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Irvine Welsh in conversation with Patricia Gosálvez
Ever since Trainspotting became a literary and later a film sensation, Welsh has been described as “the Scottish Celine of the nineties”, “an excellent chronicler and a genius of the most perverse satire” or a “cult novelist”. He has also been accused of being an author who writes books that are read by people who don't normally read, and of having a negative opinion of literature. The fact of the matter is that this prolific writer does not conform to the norm, which may be what most upsets those in search of a more accommodating literature. His unapologetic use of Scottish dialect and the narrative fragments he scatters around his novels - ranging from philosophical observations to criminal acts - creates a prose that is not only consistent with a somewhat punk idea of storytelling, but is also a perfect illustration of his stated intention:
I like to challenge, disturb, upset and irritate people when I write. That’s really what motivates me: pushing myself to see things you don’t normally see in fiction, or if you do, you only see them in a very clichéd way from the author’s godlike perspective”.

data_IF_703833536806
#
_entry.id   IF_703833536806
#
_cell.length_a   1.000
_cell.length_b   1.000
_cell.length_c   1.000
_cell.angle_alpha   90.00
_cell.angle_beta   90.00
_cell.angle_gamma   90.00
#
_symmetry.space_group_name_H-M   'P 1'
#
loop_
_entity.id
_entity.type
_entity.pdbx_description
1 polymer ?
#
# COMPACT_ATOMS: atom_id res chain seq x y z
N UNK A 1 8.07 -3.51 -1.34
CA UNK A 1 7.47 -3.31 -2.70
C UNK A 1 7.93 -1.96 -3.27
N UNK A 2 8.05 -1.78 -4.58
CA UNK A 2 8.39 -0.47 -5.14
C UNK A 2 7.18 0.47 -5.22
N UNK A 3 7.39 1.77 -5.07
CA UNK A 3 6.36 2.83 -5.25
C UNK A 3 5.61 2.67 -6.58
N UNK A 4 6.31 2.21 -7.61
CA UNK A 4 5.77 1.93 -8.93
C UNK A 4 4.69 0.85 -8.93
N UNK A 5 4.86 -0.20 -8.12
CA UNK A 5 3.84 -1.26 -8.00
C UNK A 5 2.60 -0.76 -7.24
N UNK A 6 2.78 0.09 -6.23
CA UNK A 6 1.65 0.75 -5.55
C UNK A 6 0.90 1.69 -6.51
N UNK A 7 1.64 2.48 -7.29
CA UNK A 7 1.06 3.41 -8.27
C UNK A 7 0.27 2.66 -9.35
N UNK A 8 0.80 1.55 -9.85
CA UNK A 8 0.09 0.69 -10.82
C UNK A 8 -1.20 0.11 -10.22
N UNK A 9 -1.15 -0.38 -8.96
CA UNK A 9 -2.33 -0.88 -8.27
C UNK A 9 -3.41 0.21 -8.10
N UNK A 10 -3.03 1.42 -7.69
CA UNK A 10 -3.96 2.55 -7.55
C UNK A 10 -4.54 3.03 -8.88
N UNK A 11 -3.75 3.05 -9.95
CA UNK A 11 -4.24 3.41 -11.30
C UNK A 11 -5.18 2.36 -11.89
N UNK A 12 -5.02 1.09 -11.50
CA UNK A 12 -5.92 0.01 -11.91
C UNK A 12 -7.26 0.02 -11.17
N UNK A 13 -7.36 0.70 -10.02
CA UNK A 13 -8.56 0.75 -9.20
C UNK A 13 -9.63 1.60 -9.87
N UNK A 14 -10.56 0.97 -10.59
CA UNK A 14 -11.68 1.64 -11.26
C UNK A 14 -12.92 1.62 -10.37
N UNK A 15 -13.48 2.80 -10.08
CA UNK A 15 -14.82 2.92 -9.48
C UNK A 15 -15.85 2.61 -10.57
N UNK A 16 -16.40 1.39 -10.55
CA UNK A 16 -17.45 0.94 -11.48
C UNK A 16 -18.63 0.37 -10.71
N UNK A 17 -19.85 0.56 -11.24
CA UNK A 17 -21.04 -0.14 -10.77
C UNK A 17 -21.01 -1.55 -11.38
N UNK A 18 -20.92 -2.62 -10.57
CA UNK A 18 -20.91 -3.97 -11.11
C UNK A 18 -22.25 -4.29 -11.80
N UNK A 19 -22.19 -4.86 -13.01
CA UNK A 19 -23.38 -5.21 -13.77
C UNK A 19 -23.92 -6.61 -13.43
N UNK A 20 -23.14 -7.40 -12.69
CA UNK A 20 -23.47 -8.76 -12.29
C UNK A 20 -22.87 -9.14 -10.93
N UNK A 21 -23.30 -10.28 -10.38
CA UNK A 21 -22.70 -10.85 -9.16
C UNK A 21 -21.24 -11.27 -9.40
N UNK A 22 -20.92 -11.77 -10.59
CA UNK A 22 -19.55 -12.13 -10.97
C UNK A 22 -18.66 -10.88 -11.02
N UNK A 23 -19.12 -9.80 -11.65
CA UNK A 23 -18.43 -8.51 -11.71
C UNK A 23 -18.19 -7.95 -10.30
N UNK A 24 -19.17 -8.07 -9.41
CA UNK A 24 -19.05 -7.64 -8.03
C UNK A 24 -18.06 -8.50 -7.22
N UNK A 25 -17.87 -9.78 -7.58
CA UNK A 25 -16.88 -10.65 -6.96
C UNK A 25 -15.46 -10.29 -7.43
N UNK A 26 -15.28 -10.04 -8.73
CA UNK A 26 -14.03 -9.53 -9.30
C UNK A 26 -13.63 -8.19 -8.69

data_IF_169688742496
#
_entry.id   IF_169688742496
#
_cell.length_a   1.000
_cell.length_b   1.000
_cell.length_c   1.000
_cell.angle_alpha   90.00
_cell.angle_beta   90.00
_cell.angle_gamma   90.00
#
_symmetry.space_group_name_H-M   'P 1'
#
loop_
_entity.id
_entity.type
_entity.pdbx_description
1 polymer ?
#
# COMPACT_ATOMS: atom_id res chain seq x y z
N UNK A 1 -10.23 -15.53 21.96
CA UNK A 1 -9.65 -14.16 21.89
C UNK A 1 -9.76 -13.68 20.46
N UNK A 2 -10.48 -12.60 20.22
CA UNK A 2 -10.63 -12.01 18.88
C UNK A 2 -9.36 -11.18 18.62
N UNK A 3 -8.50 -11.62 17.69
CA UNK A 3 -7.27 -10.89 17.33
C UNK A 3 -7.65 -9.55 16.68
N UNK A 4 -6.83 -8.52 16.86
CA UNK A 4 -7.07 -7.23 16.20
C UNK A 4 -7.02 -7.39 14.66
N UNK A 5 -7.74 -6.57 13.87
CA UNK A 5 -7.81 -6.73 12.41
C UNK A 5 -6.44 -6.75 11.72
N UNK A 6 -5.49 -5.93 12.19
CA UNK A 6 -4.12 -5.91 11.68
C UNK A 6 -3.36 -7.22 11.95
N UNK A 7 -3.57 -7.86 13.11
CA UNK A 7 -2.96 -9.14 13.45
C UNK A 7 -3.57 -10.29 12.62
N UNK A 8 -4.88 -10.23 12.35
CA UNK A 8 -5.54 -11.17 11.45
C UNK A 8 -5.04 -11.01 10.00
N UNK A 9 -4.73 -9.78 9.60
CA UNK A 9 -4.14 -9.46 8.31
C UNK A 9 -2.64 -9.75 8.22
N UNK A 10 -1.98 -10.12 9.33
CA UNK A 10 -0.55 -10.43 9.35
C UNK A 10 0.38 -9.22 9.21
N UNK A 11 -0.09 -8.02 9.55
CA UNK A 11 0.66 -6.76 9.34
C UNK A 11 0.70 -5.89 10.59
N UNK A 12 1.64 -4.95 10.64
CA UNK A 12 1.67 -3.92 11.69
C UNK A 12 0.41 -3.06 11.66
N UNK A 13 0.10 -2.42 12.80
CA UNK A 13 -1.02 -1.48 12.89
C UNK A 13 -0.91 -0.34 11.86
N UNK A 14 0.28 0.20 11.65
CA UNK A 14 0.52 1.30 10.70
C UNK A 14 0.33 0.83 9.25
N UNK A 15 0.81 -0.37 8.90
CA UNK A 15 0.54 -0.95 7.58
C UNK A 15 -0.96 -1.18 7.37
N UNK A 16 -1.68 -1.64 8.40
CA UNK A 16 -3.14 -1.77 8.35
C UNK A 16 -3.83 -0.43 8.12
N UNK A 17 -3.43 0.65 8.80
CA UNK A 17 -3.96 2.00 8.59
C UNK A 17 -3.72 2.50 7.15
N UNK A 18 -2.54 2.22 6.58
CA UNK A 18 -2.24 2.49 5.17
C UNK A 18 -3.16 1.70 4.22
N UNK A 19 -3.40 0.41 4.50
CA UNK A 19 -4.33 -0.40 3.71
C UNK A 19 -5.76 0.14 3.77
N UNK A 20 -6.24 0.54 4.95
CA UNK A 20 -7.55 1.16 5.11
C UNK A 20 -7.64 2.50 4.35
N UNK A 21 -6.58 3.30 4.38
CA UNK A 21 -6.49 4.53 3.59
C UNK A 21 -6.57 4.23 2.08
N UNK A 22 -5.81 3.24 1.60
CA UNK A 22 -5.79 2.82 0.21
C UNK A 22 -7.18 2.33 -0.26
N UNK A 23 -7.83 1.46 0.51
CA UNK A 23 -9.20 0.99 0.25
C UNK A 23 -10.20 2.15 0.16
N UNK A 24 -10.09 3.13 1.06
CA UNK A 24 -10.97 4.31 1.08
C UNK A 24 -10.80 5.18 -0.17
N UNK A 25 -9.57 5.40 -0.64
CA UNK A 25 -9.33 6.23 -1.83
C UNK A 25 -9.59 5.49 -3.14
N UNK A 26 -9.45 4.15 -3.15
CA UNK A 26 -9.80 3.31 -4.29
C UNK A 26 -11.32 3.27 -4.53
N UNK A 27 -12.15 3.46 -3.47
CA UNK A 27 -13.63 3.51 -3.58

Irvine Welsh (Edinburgh, 1958) grew up in the middle of the working-class district of Muirhouse, left school at sixteen and hopped from job to job until he moved to London to join the punk movement. At the end of the 80s, he returned to Scotland where he got a job with the Edinburgh District Council while studying for a university degree and taking up writing. His first novel, Trainspotting (Anagrama, 1996), was incredibly successful, as was its film adaptation. Over the course of the following decades he has published thirteen novels, including, most notably Ecstasy (Anagrama, 1998), Porno (Anagrama, 2002), Skagboys (Anagrama, 2014) and The Blade Artist (Anagrama, 2021), as well as short stories, screenplays and plays.
Patricia Gosálvez (Madrid, 1975) has been writing for El País since 2003. She has also been the deputy-head of the same newspaper’s New Narratives Lab and Society section. She is currently a member of the Weekend team. She holds a master’s degree from El País, having previously studied Journalism at the Complutense University and Film at the University of Glasgow. She has worked for such media as EFE and Cadena Ser.
With the collaboration of Anagrama and the British Council
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